Sundays are a great time to make bread. The kitchen is far less hectic, so I get a countertop to myself, which is much needed because I’m a bread virgin and I make loads of mistakes. Am I kneading correctly? Is it supposed to stick to my fingers like this? Has this really doubled in size? I can’t remember what it looked like before I proved it. I ask a lot of questions, which is good because that way I’m more inclined to make it again.
Enriched breads like brioche and challah are delicious for breakfast by themselves or as french toasts, and the more they sit, they turn into contenders for a great bread and butter pud. I can think of so many flavours that would compliment brioche’s almost cake-like taste, but the one I went with was a simple jam and sea salt combination. I made three batches; the first with strawberry jam had more yeast and so it tasted almost doughy and hardened as it sat, The second one failed as it proved because of my negligence and the third- this recipe here, turned out perfect.
Don’t be afraid to work with yeast. I think part of the reason I was afraid was because it needs so much care, like a living organism (which it is), but take the necessary precautions and you’ll never have to refuse yourself a loaf of bread ever again. I prefer and use instant yeast most of the time, which is available readily now and stores well at room temperature in air-tight jars. While there’s no real need to activate them, it’s always best to activate yeast with some warm liquid, never boiling, as this will kill the yeast.
Brioche uses a fun technique that requires pulling the dough up to stretch it with your bear claw and slapping it down again onto the work surface, instead of the usual kneading. This makes the bread-making process a bit violent, but it’s a great way to de-stress before ushering in the next week’s madness.
Instant Yeast 5g
Salt 1 tsp
Milk 45ml, warm
Eggs 3, beaten lightly
Butter 150g at room temperature, cut into chunks, plus 30g melted butter and some more extra to grease
Mixed Fruit Jam 1 jar, 500g (you’ll need to use a little more than half a jar)
Start by activating the yeast in a bowl of 10ml warm milk and 10g sugar. Stir it and leave it aside for a bit till frothy. Whisk together the remaining 35ml milk and eggs and set aside. Add the flour to the yeast and add 3/4th of the milk and eggs mixture. Use your bear claw to move around the bowl combining the mixture using just your fingers. The dough should not be too wet to knead, and that’s why we have added 3/4th of the milk and eggs mixture. If it is too wet, add a bit more flour and continue to combine.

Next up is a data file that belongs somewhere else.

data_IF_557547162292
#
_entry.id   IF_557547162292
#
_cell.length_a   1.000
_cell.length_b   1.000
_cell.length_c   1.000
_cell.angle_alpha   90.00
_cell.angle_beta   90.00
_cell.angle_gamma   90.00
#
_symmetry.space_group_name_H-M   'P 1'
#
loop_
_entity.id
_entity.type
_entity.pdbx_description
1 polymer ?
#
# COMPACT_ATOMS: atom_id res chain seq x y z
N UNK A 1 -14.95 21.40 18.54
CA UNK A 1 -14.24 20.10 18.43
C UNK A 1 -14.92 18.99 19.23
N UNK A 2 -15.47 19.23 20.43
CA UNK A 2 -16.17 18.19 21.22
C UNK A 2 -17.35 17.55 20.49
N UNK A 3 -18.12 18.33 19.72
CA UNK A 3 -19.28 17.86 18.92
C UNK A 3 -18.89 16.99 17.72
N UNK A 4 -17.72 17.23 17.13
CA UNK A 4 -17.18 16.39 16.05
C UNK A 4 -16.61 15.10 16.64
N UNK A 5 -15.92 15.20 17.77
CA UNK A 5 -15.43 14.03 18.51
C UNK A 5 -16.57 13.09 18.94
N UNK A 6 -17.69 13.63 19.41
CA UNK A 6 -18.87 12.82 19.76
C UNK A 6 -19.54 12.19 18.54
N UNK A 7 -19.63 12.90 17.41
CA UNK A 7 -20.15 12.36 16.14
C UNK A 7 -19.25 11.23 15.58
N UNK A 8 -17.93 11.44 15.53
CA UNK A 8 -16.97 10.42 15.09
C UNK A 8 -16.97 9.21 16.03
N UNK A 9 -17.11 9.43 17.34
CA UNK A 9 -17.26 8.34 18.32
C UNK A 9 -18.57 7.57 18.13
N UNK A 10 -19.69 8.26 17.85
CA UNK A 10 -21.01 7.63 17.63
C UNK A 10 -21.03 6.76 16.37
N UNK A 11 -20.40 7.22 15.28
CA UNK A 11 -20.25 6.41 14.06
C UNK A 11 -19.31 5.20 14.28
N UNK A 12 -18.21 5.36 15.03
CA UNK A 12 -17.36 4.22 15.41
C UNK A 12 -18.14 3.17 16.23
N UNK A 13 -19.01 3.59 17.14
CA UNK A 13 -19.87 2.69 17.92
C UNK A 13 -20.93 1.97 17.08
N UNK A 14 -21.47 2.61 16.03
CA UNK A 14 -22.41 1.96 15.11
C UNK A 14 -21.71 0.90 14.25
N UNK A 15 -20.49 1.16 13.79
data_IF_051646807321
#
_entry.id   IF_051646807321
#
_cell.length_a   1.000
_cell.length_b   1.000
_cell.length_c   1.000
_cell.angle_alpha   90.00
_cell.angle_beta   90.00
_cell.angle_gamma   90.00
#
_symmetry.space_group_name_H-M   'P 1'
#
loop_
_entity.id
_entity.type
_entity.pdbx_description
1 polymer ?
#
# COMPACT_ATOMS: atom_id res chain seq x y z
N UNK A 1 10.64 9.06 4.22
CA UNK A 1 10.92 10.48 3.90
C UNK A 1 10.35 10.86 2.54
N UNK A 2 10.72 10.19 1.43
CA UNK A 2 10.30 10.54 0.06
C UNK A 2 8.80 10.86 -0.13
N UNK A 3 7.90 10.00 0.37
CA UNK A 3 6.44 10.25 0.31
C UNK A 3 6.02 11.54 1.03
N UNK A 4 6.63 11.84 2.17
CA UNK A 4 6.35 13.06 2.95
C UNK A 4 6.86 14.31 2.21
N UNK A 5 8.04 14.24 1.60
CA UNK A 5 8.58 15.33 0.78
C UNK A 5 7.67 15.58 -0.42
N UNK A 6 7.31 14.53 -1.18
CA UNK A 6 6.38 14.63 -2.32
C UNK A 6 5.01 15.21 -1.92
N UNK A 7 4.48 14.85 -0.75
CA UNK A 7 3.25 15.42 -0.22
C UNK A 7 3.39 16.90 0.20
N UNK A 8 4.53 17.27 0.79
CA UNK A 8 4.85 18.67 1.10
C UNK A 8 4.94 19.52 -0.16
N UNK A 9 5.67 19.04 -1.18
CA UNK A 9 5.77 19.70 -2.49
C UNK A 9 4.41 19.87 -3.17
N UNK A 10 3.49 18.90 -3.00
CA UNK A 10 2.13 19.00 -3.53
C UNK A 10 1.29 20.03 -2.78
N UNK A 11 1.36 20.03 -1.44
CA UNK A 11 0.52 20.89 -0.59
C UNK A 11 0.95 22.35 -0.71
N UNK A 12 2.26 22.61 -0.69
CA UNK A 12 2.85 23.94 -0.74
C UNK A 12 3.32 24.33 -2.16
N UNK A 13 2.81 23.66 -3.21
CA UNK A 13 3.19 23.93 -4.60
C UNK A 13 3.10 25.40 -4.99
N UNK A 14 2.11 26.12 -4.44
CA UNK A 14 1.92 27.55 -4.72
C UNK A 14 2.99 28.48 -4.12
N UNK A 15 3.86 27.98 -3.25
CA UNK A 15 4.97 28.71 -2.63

Do this for 10 minutes by hand, in a kneading motion for strands of gluten to form and it should start to look smooth and elastic. You’ll need to use a dough scraper, because the dough will be too soft. In a clean greased bowl, transfer the dough and let it rise covered with cling film for 2 hours, or until doubled in size.
Tip the doubled dough onto the work surface and add in the butter a chunk at a time. Use your bear claw to stretch half the dough upwards, bury the butter inside, and slap the stretched dough back down on the work surface. Do this till all the butter has been incorporated and don’t add it too quickly.. The dough will have a sheen and it will be quite soft.
Again leave the dough to double in size in the refrigerator, wrapped in cling film.
When doubled in size, knock back the dough and roll it out into a rectangle. Brush some melted butter on the surface of this rectangle, using a palette knife, roughly chop the jam, and spread it over the rectangle evenly. Sprinkle over some sea salt using a grinder. Then, starting from the longer side start rolling the dough inwards pushing it along with your thumb, till it begins to form a log. Flatten out the ends of the rectangle and fasten the log.
Using a sharp knife, chop the log into two, and further chop all the log into little swirls. You will pack all of these roughly into a greased and lined loaf tin, like a monkey bread. Once again, leave it to prove in the refrigerator or until the dough has puffed.
Heat an oven to 160 degrees celsius fan or 175 degrees celsius. Brush the top of the bread with milk and transfer to the oven to bake for 50 minutes or until golden on top. Let it cool in the tin before running a knife around the edges and inverting it. Glaze with more jam and finish with a final sprinkle of sea salt. Serve.